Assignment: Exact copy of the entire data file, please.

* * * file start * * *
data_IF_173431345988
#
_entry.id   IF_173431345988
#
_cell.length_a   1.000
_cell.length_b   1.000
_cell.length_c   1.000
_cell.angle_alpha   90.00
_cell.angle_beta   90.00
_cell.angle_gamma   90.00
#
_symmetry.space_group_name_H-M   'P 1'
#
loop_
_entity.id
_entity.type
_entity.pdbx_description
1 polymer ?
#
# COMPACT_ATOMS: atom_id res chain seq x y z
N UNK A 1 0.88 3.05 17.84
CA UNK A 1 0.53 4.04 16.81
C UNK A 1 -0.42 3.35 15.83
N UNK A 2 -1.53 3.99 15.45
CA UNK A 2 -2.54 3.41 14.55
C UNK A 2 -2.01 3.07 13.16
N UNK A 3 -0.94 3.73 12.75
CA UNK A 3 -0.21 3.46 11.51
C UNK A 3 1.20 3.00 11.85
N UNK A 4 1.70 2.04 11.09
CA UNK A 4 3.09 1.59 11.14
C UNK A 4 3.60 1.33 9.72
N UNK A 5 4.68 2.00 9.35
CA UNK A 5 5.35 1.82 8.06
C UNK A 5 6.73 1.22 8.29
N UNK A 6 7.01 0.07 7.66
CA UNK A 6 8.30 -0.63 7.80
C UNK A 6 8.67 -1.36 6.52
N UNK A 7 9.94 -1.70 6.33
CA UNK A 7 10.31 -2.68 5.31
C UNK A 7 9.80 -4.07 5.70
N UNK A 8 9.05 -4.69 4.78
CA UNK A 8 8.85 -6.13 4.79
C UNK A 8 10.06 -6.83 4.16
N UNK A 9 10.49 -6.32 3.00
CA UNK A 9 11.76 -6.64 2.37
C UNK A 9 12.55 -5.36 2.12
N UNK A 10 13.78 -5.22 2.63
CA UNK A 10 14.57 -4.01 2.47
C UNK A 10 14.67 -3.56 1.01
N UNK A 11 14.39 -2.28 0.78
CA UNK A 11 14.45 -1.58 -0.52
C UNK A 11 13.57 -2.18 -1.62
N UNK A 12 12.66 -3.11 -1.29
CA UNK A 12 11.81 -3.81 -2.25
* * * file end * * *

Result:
data_IF_173431345988
#
_entry.id   IF_173431345988
#
_cell.length_a   1.000
_cell.length_b   1.000
_cell.length_c   1.000
_cell.angle_alpha   90.00
_cell.angle_beta   90.00
_cell.angle_gamma   90.00
#
_symmetry.space_group_name_H-M   'P 1'
#
loop_
_entity.id
_entity.type
_entity.pdbx_description
1 polymer ?
#
# COMPACT_ATOMS: atom_id res chain seq x y z
N UNK A 1 0.88 3.05 17.84
CA UNK A 1 0.53 4.04 16.81
C UNK A 1 -0.42 3.35 15.83
N UNK A 2 -1.53 3.99 15.45
CA UNK A 2 -2.54 3.41 14.55
C UNK A 2 -2.01 3.07 13.16
N UNK A 3 -0.94 3.73 12.75
CA UNK A 3 -0.21 3.46 11.51
C UNK A 3 1.20 3.00 11.85
N UNK A 4 1.70 2.04 11.09
CA UNK A 4 3.09 1.59 11.14
C UNK A 4 3.60 1.33 9.72
N UNK A 5 4.68 2.00 9.35
CA UNK A 5 5.35 1.82 8.06
C UNK A 5 6.73 1.22 8.29
N UNK A 6 7.01 0.07 7.66
CA UNK A 6 8.30 -0.63 7.80
C UNK A 6 8.67 -1.36 6.52
N UNK A 7 9.94 -1.70 6.33
CA UNK A 7 10.31 -2.68 5.31
C UNK A 7 9.80 -4.07 5.70
N UNK A 8 9.05 -4.69 4.78
CA UNK A 8 8.85 -6.13 4.79
C UNK A 8 10.06 -6.83 4.16
N UNK A 9 10.49 -6.32 3.00
CA UNK A 9 11.76 -6.64 2.37
C UNK A 9 12.55 -5.36 2.12
N UNK A 10 13.78 -5.22 2.63
CA UNK A 10 14.57 -4.01 2.47
C UNK A 10 14.67 -3.56 1.01
N UNK A 11 14.39 -2.28 0.78
CA UNK A 11 14.45 -1.58 -0.52
C UNK A 11 13.57 -2.18 -1.62
N UNK A 12 12.66 -3.11 -1.29
CA UNK A 12 11.81 -3.81 -2.25